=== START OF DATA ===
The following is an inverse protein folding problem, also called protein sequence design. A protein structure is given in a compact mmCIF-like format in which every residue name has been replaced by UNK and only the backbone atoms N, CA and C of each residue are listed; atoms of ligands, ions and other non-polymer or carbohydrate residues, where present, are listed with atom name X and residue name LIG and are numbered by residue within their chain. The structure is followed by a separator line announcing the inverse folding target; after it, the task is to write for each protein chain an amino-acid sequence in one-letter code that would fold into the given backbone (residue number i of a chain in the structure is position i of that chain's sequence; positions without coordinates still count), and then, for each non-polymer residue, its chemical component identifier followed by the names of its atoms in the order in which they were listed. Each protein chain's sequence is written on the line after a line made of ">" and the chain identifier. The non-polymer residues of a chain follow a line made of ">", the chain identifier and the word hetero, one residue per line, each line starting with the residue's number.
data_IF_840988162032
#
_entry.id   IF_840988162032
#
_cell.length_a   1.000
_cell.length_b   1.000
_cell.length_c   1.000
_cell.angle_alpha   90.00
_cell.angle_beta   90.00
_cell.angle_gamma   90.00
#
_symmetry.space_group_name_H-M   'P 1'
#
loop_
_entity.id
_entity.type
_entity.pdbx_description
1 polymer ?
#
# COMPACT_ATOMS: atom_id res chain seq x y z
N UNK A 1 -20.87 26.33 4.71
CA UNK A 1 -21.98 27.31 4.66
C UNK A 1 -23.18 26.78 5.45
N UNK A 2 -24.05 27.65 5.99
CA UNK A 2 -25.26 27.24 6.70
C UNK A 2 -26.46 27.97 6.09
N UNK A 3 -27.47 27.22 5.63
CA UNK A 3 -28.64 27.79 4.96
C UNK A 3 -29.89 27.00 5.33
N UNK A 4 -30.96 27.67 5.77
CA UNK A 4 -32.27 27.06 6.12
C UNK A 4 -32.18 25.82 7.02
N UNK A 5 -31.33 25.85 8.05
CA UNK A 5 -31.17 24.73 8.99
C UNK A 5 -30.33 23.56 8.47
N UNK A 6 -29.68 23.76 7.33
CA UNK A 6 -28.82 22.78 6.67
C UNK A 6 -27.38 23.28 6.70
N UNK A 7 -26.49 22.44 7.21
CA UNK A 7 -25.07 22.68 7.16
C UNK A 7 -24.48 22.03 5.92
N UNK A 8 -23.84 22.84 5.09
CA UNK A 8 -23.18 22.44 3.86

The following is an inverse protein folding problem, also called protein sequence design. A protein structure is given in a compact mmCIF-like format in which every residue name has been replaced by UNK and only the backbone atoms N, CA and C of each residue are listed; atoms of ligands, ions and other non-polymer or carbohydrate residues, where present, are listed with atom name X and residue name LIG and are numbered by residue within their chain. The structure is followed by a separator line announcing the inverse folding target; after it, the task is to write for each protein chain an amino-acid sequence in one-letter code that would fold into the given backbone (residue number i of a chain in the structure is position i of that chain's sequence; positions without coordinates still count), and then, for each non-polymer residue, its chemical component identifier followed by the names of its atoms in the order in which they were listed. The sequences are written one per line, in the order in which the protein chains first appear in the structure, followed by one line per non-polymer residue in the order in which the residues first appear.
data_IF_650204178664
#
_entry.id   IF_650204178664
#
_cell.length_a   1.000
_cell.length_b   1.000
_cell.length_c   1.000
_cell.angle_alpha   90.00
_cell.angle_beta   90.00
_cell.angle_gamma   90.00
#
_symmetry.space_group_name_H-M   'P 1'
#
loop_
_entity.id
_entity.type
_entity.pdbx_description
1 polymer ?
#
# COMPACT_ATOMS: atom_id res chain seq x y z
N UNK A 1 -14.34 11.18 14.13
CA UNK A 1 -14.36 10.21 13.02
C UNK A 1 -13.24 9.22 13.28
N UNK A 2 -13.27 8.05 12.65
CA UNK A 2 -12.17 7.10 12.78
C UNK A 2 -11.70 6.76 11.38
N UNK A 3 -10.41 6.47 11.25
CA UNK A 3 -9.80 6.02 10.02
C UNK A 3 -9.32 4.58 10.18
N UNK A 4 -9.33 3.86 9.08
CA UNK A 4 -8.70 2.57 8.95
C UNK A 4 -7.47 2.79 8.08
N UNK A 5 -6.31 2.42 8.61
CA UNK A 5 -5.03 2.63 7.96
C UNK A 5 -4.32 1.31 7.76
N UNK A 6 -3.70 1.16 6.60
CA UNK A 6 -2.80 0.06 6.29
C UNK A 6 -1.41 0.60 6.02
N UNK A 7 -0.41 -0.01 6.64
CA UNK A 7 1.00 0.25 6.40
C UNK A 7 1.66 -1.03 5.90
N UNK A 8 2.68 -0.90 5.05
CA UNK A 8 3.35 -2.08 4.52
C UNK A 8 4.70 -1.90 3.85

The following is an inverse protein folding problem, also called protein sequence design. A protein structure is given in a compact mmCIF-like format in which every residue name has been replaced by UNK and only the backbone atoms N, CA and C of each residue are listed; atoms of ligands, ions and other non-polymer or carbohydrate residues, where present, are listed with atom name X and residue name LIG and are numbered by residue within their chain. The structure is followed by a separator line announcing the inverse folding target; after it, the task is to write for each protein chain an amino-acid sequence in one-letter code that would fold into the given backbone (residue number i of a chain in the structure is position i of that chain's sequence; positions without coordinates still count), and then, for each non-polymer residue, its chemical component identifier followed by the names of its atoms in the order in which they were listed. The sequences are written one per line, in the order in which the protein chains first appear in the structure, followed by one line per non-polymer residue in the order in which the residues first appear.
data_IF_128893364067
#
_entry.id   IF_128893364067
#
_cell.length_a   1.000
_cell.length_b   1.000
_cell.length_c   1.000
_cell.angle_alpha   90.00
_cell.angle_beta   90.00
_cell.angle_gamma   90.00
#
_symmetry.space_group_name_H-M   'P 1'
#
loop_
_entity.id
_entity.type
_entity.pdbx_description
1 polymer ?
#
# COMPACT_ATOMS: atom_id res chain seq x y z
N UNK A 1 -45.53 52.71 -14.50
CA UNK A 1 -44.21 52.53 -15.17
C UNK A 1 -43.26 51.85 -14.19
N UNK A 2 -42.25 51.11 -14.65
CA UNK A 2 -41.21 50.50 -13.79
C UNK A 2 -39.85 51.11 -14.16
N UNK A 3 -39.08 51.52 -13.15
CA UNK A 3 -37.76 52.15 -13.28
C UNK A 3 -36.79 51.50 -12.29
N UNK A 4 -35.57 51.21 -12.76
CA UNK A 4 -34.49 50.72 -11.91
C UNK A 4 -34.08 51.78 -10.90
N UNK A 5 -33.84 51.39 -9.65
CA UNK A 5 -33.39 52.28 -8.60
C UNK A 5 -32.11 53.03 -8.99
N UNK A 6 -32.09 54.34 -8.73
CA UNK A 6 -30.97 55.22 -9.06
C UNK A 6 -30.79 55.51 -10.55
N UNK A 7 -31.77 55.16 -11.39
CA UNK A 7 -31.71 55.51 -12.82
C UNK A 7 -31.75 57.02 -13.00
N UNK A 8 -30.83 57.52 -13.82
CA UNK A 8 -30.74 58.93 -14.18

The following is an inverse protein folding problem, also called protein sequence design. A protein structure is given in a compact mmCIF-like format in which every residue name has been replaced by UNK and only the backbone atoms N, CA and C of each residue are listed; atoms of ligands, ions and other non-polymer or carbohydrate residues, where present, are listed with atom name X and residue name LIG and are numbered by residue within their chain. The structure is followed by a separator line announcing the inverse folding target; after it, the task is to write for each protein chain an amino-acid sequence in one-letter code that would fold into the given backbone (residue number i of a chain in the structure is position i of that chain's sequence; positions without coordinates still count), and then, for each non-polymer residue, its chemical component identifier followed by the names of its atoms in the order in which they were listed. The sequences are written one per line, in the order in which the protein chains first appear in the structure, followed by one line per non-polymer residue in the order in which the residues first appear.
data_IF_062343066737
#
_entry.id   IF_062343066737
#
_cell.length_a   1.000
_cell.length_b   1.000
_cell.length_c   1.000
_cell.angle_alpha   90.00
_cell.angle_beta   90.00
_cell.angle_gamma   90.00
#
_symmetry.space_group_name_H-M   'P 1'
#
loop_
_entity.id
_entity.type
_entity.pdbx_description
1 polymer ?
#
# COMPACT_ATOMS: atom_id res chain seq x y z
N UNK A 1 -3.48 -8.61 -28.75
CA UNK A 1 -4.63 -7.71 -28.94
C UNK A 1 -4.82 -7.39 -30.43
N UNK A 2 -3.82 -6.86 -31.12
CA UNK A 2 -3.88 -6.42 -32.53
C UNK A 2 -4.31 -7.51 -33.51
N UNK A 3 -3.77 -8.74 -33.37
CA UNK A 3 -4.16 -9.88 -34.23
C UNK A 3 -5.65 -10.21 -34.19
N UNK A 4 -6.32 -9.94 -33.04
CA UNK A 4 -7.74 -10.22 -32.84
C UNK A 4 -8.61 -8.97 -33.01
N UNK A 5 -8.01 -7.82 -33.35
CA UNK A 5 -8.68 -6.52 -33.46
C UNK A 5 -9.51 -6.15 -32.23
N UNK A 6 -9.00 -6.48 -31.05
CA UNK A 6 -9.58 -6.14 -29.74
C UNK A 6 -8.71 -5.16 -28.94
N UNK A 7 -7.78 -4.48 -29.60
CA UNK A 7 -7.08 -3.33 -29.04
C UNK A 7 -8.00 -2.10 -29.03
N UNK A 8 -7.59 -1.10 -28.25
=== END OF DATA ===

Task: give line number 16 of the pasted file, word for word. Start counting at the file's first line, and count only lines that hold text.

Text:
_entity.id